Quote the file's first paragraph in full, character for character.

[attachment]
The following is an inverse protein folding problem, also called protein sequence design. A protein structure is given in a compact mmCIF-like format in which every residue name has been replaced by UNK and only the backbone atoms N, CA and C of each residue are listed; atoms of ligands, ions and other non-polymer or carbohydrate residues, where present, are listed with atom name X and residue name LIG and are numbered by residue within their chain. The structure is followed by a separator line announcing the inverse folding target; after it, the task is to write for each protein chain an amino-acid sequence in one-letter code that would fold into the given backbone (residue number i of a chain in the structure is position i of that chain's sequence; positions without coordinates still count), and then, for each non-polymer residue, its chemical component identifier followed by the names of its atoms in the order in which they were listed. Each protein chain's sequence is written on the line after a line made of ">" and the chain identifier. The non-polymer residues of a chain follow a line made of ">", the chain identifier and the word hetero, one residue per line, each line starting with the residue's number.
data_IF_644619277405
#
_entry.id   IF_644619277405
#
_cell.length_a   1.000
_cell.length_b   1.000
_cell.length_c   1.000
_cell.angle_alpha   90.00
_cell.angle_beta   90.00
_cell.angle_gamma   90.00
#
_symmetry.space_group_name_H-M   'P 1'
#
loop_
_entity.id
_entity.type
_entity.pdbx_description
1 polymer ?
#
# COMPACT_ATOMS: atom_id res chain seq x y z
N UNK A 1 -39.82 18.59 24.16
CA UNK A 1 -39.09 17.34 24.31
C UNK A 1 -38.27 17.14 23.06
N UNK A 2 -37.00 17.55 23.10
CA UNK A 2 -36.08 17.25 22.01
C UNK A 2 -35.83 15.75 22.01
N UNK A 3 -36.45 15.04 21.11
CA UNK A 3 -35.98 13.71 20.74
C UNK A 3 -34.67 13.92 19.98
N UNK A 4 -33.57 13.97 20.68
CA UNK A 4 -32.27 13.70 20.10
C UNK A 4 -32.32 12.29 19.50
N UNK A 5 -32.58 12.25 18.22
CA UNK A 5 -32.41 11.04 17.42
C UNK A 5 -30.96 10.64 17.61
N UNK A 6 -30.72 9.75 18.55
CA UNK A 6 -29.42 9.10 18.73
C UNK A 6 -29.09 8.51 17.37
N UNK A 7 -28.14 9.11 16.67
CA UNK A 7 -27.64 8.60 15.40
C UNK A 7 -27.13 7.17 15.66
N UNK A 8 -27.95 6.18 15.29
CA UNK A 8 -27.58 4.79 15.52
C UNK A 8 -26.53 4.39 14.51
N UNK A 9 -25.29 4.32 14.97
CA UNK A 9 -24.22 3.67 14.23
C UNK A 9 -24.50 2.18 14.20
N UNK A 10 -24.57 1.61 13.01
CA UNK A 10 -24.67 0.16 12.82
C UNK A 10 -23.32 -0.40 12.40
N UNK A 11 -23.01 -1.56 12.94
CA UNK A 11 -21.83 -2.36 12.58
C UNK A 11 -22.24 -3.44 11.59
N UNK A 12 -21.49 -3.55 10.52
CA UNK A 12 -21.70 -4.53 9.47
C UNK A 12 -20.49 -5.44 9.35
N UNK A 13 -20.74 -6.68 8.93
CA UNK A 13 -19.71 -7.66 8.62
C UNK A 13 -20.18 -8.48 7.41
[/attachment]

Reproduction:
The following is an inverse protein folding problem, also called protein sequence design. A protein structure is given in a compact mmCIF-like format in which every residue name has been replaced by UNK and only the backbone atoms N, CA and C of each residue are listed; atoms of ligands, ions and other non-polymer or carbohydrate residues, where present, are listed with atom name X and residue name LIG and are numbered by residue within their chain. The structure is followed by a separator line announcing the inverse folding target; after it, the task is to write for each protein chain an amino-acid sequence in one-letter code that would fold into the given backbone (residue number i of a chain in the structure is position i of that chain's sequence; positions without coordinates still count), and then, for each non-polymer residue, its chemical component identifier followed by the names of its atoms in the order in which they were listed. Each protein chain's sequence is written on the line after a line made of ">" and the chain identifier. The non-polymer residues of a chain follow a line made of ">", the chain identifier and the word hetero, one residue per line, each line starting with the residue's number.